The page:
Natural Miscarriage: Choosing to Wait It Out

A Closer Look at "Expectant Management" or "Natural Miscarriage"

Doctor explaining medical details to a couple
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After a miscarriage diagnosis, most women face one of three types of miscarriage management--waiting for nature to take its course and the miscarriage to happen on its own, taking medication to expedite the miscarriage, or having a D&C.

In some cases, medical circumstances (such as a hemorrhage or an ectopic pregnancy) might dictate a particular miscarriage treatment, but women diagnosed with first-trimester miscarriage not involving an emergency sometimes can decide which option they would prefer.

Waiting for a miscarriage without intervention is an approach that doctors call "expectant management" and many women call a "natural miscarriage."

What's All the Fuss About?

Sometimes physicians favor D&Cs for all women diagnosed with a miscarriage, because the D&C ends the physical process of miscarriage much more quickly and has a lower risk of later complications. However whenever possible, having a choice can be important and for women who prefer to avoid intervention if possible, and natural miscarriage may be a strong preference.


Some women prefer natural miscarriage because they want to avoid medical intervention and prefer to miscarry in the privacy of their homes without the ordeal of checking into a hospital or having an invasive medical procedure like a D&C. Individuals may have extremely strong preferences in this respect, and most physicians will respect a woman's wish to avoid a D&C.

For most women, choosing to avoid a D&C is probably safe as well.

Studies suggest that roughly 70 to 80% of women who wait for a natural miscarriage will be able to do so without unexpected complications. A natural miscarriage is more likely to be free of complications if the pregnancy loss happens before 10 weeks of gestation.


Obviously in certain situations--like a ruptured ectopic pregnancy or a woman bleeding profusely from a miscarriage--surgery can be lifesaving and miscarriage treatment does not involve any options. In miscarriages without a medical emergency, usually natural miscarriage does not carry major risks to the woman's health (or else her physician would recommend another option). A minor risk exists of hemorrhage and or infection, but the risk is similar to a D&C. Studies do show a greater number of unplanned hospital admissions for women who choose natural miscarriage, and women who choose natural miscarriage may end up needing or wanting a D&C later if the tissue from the pregnancy does not leave the uterus in a reasonable amount of time.

Where It Stands

For women who choose a natural miscarriage, what to expect physically may depend on the specifics of the situation. In a very early miscarriage, the miscarriage will look and feel physically like a heavy, crampy menstrual period--possibly with more clots than usual and a slightly longer bleeding time.

In a later first-trimester miscarriage, the cramps could be anywhere from mild to severe and the woman might pass recognizable tissue, such as a gestational sac or partially developed embryo or fetus (the term for the developing baby).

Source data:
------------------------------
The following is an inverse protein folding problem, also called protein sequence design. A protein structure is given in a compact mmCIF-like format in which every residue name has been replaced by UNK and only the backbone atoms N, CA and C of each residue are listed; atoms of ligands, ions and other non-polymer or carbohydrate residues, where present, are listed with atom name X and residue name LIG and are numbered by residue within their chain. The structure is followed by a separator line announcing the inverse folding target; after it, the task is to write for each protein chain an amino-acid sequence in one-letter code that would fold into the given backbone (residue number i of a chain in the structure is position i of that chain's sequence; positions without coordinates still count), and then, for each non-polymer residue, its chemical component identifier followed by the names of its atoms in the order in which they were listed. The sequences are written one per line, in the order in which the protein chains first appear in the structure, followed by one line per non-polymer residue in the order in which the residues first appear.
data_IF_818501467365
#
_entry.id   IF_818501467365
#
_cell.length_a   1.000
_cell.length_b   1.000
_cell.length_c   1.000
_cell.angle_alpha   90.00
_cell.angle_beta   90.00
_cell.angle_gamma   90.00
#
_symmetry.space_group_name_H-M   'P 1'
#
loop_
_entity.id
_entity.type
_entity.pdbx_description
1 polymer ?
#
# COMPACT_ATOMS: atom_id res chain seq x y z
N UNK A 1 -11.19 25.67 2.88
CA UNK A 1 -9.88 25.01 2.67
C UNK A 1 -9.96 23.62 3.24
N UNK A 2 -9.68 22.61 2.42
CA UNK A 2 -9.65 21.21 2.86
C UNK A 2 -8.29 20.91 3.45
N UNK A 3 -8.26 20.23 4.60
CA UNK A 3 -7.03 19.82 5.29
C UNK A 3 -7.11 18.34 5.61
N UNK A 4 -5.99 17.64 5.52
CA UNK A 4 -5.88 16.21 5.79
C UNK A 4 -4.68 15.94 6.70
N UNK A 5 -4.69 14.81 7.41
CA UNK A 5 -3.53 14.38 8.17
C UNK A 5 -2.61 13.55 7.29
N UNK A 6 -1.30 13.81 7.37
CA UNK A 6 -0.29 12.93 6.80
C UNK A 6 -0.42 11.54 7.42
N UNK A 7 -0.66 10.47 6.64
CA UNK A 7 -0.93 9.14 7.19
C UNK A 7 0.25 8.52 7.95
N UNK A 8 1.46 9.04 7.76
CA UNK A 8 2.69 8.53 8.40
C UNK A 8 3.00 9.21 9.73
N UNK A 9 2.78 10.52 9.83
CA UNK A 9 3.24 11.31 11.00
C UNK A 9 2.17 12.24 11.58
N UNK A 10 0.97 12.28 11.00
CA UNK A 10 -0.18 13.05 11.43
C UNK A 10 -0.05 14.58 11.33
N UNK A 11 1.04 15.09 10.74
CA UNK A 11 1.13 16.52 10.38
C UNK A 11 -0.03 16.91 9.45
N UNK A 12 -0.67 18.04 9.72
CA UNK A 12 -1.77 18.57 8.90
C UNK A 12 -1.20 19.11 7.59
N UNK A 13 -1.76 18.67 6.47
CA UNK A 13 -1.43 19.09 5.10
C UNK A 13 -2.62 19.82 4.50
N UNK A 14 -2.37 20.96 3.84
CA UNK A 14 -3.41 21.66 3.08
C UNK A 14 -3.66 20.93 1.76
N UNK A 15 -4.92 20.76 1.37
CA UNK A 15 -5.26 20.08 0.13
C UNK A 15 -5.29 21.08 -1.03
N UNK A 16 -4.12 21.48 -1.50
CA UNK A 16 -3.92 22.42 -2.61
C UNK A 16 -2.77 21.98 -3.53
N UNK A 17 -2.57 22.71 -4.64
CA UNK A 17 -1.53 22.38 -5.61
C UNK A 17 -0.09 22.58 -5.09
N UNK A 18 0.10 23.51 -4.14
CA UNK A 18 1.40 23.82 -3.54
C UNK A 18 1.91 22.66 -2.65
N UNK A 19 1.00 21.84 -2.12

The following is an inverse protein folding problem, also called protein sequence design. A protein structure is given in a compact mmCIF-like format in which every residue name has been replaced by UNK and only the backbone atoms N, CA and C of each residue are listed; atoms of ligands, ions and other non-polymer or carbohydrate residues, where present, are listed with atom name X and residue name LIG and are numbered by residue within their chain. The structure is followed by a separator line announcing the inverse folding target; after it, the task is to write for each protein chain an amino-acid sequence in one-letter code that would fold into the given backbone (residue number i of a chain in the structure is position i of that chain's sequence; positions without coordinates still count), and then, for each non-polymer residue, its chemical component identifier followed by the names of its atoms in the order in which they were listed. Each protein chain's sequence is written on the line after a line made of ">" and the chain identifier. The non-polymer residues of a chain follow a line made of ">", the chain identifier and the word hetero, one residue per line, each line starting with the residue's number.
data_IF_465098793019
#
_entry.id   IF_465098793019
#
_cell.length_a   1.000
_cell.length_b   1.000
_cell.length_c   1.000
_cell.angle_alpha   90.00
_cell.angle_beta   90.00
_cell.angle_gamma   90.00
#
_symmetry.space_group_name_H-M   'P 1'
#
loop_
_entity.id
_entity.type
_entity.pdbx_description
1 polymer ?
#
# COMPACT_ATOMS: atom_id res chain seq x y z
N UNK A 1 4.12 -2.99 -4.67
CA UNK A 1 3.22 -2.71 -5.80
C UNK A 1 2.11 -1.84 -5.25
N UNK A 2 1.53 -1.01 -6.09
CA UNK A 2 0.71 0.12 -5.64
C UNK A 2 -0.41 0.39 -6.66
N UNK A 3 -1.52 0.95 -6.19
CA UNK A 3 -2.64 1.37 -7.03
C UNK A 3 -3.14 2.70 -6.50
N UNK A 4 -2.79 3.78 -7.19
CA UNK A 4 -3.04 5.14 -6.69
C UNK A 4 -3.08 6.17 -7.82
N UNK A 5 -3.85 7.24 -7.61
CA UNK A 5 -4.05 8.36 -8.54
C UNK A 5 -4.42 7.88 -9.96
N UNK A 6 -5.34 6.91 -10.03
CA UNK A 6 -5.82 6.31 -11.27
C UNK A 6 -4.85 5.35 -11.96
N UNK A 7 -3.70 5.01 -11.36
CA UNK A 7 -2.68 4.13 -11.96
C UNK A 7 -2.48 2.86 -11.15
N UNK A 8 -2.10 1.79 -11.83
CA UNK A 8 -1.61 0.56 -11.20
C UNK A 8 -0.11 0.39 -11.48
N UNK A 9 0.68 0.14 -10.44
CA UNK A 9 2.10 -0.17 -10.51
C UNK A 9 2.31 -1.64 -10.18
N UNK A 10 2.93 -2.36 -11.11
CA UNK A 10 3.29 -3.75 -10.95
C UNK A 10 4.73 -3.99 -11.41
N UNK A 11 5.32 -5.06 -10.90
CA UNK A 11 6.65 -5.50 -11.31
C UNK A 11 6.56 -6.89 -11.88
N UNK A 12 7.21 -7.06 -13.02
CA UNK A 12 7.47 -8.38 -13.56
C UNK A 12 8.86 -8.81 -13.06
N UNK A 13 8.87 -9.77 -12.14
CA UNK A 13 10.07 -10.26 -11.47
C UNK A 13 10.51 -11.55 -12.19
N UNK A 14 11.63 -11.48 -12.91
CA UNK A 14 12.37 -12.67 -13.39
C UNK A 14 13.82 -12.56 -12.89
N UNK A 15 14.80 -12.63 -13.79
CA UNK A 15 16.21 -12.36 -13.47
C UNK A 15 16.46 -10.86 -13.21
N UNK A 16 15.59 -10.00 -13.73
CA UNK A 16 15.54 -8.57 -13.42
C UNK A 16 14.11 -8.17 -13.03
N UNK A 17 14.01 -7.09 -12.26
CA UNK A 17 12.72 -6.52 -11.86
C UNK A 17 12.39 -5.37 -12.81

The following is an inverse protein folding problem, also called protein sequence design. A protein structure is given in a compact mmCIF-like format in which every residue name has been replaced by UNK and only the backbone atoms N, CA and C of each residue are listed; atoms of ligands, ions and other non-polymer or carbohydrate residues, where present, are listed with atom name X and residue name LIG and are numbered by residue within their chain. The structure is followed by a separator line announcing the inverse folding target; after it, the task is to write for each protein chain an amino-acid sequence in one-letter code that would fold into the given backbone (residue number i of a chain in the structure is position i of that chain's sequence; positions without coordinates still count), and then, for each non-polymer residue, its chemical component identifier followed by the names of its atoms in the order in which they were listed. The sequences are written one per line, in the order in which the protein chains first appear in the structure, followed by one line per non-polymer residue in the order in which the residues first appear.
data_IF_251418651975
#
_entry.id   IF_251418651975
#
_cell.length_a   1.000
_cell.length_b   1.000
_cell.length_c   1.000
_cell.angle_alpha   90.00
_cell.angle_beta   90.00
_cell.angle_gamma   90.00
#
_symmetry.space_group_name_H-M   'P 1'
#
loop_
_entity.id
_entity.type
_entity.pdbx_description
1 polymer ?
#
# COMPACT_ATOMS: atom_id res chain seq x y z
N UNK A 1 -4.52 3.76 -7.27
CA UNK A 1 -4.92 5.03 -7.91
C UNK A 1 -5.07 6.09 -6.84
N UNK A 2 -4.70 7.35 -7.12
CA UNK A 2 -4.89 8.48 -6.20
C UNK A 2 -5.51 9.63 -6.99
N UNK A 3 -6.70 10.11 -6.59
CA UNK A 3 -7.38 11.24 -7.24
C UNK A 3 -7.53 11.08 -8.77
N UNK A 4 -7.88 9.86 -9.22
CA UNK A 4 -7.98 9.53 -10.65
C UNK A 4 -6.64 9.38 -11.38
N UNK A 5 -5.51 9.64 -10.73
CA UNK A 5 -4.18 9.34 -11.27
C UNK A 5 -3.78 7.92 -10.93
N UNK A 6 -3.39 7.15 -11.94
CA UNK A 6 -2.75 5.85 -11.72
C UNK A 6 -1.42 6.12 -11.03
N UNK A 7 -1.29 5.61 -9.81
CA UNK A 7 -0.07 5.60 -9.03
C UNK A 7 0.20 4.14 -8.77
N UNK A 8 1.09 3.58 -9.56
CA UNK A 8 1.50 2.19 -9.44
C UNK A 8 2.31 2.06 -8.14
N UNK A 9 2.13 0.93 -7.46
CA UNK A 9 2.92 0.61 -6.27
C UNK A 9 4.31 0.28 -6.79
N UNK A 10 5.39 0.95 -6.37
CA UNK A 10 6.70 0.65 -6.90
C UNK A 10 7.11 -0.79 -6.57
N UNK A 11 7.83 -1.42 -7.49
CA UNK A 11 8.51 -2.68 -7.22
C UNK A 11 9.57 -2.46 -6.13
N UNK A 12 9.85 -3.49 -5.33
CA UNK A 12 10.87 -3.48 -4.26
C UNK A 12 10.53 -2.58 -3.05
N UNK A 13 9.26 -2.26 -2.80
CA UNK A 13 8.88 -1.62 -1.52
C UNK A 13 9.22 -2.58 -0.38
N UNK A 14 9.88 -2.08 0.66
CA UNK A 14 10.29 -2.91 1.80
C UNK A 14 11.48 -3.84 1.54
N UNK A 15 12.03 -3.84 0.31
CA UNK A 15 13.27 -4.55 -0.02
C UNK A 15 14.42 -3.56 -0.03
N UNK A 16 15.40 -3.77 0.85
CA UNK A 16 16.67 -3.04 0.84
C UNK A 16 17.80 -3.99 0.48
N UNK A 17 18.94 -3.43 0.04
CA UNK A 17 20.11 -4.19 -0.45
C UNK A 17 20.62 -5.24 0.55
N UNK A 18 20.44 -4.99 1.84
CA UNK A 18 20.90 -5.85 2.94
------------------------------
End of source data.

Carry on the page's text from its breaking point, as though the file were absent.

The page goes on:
Natural miscarriages may have an uncertain timeline. In "missed" miscarriages, a woman could have no miscarriage symptoms and no signs of vaginal bleeding, but an ultrasound reveals a baby with no heartbeat or without the expected development. In these cases, the miscarriage bleeding could take anything from hours to weeks to begin--and the wait may be hard to take emotionally. In contrast, if a miscarriage is already in progress when diagnosed, such as if a woman sees her physician to investigate heavy first-trimester vaginal bleeding, the entire physical process of the miscarriage could be completed in days.

Beside the timeline, different women have different experiences with the duration of bleeding. In most cases, the bleeding from a natural miscarriage should stop entirely within two weeks and should be heavy only for a few days.

Longer bleeding times could be a sign that some of the pregnancy tissue is still in the uterus, so this should definitely be reported to a physician. Severity of cramping also varies among women--some women may have mild or nonexistent cramping whereas others have extremely painful cramps associated with the miscarriage (a physician can recommend pain medication in these cases).

Levels of hCG (human chorionic gonadotropin), the primary pregnancy hormone, should return to zero within a few weeks after diagnosis of a miscarriage. Physicians sometimes advise waiting a period of time before trying again to get pregnant after a miscarriage but a physician may also say that a couple can try to get pregnant again as soon as they feel ready.


American Pregnancy Association, "Miscarriage." Jul 2007. Accessed 2 Jan 2008.

Sotiriadis, Alexandros, George Makrydimas, Stefania Papatheodorou, and john P.A. Ioannidis. "Expectant, Medical, or Surgical Management of First-Trimester Miscarriage: A Meta-Analysis." Obstetrics & Gynecology 2005. 1104-1113. Accessed 23 Dec 2007.

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